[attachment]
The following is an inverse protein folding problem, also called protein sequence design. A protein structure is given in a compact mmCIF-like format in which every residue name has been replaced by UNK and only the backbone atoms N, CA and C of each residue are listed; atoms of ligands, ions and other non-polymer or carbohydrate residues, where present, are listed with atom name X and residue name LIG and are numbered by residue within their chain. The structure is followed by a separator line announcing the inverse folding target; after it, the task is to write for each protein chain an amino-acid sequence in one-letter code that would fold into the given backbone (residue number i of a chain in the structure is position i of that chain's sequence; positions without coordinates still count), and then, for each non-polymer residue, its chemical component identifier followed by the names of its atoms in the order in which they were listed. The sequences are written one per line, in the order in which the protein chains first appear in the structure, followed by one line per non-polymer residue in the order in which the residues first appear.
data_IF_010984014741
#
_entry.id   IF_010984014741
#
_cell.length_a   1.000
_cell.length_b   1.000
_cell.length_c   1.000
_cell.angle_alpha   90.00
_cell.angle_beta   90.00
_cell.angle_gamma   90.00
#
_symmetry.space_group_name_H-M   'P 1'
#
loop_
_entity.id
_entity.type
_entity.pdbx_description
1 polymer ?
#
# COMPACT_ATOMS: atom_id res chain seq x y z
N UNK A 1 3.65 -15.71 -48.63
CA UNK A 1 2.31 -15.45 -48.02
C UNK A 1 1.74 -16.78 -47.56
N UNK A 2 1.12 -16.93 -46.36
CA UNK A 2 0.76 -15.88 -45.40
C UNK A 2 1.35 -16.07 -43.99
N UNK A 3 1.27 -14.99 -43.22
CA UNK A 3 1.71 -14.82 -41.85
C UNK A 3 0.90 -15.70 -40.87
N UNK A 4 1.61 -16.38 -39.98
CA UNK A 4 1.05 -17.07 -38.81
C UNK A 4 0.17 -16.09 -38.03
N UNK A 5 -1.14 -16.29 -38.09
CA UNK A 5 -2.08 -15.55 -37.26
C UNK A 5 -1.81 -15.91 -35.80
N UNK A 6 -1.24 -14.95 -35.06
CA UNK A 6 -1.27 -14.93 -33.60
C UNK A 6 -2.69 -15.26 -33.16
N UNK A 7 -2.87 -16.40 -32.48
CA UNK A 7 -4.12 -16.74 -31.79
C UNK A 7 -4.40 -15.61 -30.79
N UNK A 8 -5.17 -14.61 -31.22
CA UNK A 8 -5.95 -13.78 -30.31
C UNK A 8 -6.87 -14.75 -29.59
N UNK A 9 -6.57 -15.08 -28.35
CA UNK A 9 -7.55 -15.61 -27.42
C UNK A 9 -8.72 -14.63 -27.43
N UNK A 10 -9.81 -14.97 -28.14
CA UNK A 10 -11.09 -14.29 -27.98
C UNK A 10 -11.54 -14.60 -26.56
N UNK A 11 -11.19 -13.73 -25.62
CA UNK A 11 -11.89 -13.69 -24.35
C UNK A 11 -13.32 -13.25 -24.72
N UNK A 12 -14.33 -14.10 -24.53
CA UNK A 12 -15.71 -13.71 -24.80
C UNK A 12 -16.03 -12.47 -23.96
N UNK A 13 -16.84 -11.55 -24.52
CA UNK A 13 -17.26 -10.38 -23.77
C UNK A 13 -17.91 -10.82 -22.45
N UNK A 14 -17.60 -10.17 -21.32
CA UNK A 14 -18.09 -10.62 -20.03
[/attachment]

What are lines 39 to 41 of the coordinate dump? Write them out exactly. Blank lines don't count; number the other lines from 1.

C UNK A 6 -2.69 -15.26 -33.16
N UNK A 7 -2.87 -16.40 -32.48
CA UNK A 7 -4.12 -16.74 -31.79